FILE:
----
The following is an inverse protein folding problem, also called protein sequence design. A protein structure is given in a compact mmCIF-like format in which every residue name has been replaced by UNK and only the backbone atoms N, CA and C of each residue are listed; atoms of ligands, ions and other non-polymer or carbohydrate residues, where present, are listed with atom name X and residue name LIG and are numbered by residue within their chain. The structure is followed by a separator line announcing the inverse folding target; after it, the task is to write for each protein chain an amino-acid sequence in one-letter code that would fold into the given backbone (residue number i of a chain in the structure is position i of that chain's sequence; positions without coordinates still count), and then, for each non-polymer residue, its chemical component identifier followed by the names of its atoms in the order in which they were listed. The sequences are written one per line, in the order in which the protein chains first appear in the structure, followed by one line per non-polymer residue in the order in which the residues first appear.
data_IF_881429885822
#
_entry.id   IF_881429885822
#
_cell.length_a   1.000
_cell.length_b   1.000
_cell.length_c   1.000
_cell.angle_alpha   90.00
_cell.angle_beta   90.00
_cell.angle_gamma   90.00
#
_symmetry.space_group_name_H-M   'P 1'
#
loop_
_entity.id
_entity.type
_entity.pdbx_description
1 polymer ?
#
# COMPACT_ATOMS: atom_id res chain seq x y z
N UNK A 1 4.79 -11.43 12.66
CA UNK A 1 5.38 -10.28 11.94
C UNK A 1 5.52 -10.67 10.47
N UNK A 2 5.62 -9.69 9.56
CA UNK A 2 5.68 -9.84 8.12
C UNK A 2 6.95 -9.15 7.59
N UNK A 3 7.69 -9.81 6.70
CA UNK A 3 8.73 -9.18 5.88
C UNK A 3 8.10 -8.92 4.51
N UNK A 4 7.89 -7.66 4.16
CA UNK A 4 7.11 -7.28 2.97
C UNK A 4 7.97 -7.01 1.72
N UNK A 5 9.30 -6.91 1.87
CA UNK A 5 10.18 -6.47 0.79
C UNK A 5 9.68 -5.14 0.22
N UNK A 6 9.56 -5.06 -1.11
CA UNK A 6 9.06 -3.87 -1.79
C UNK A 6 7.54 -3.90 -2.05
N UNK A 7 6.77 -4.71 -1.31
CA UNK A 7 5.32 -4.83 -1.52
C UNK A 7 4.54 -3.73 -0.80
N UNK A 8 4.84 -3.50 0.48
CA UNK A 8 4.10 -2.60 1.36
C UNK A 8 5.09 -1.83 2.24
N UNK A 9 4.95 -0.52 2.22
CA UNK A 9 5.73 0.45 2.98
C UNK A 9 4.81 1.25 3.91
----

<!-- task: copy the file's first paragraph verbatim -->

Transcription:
The following is an inverse protein folding problem, also called protein sequence design. A protein structure is given in a compact mmCIF-like format in which every residue name has been replaced by UNK and only the backbone atoms N, CA and C of each residue are listed; atoms of ligands, ions and other non-polymer or carbohydrate residues, where present, are listed with atom name X and residue name LIG and are numbered by residue within their chain. The structure is followed by a separator line announcing the inverse folding target; after it, the task is to write for each protein chain an amino-acid sequence in one-letter code that would fold into the given backbone (residue number i of a chain in the structure is position i of that chain's sequence; positions without coordinates still count), and then, for each non-polymer residue, its chemical component identifier followed by the names of its atoms in the order in which they were listed. The sequences are written one per line, in the order in which the protein chains first appear in the structure, followed by one line per non-polymer residue in the order in which the residues first appear.